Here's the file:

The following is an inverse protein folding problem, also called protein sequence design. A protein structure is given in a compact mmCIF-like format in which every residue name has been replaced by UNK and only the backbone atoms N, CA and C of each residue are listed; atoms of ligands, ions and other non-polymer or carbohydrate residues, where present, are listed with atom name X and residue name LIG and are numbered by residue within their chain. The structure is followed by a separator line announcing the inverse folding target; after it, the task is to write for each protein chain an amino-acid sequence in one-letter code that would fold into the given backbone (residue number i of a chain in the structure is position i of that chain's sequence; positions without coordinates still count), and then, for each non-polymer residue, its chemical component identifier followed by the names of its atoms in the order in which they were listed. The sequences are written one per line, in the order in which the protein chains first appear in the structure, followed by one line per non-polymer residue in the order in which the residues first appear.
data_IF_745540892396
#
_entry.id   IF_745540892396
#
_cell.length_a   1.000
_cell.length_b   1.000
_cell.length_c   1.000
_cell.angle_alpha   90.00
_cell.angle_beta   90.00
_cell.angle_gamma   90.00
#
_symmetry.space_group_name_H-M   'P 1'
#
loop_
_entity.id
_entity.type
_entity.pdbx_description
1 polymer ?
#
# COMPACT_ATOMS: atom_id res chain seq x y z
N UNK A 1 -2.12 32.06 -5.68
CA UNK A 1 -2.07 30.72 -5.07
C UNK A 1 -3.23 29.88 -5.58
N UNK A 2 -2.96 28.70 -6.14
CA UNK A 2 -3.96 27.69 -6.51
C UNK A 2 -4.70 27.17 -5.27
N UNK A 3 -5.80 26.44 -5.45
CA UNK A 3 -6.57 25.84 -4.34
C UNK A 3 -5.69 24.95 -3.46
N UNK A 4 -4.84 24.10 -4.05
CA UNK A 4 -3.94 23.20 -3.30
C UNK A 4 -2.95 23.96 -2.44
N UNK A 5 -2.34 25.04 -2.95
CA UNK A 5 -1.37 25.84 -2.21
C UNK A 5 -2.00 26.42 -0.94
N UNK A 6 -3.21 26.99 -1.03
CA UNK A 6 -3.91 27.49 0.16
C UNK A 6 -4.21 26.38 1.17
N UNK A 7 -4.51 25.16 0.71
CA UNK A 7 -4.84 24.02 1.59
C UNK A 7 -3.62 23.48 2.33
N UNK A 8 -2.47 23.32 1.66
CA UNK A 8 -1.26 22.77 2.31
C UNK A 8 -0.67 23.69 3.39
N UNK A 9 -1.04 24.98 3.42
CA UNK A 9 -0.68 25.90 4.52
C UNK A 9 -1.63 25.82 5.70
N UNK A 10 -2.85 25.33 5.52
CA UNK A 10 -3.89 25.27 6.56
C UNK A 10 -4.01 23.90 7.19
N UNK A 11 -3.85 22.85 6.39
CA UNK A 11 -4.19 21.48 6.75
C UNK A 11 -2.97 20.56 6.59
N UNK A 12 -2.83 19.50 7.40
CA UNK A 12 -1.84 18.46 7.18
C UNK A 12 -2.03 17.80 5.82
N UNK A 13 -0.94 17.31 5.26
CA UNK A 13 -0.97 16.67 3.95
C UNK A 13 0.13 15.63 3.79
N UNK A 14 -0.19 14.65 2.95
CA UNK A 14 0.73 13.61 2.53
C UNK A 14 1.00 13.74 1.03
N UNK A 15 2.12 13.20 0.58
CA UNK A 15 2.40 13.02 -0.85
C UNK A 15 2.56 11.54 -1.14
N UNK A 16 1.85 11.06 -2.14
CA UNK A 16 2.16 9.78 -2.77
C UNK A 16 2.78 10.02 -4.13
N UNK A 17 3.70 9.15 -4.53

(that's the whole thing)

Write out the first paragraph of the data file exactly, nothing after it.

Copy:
The following is an inverse protein folding problem, also called protein sequence design. A protein structure is given in a compact mmCIF-like format in which every residue name has been replaced by UNK and only the backbone atoms N, CA and C of each residue are listed; atoms of ligands, ions and other non-polymer or carbohydrate residues, where present, are listed with atom name X and residue name LIG and are numbered by residue within their chain. The structure is followed by a separator line announcing the inverse folding target; after it, the task is to write for each protein chain an amino-acid sequence in one-letter code that would fold into the given backbone (residue number i of a chain in the structure is position i of that chain's sequence; positions without coordinates still count), and then, for each non-polymer residue, its chemical component identifier followed by the names of its atoms in the order in which they were listed. The sequences are written one per line, in the order in which the protein chains first appear in the structure, followed by one line per non-polymer residue in the order in which the residues first appear.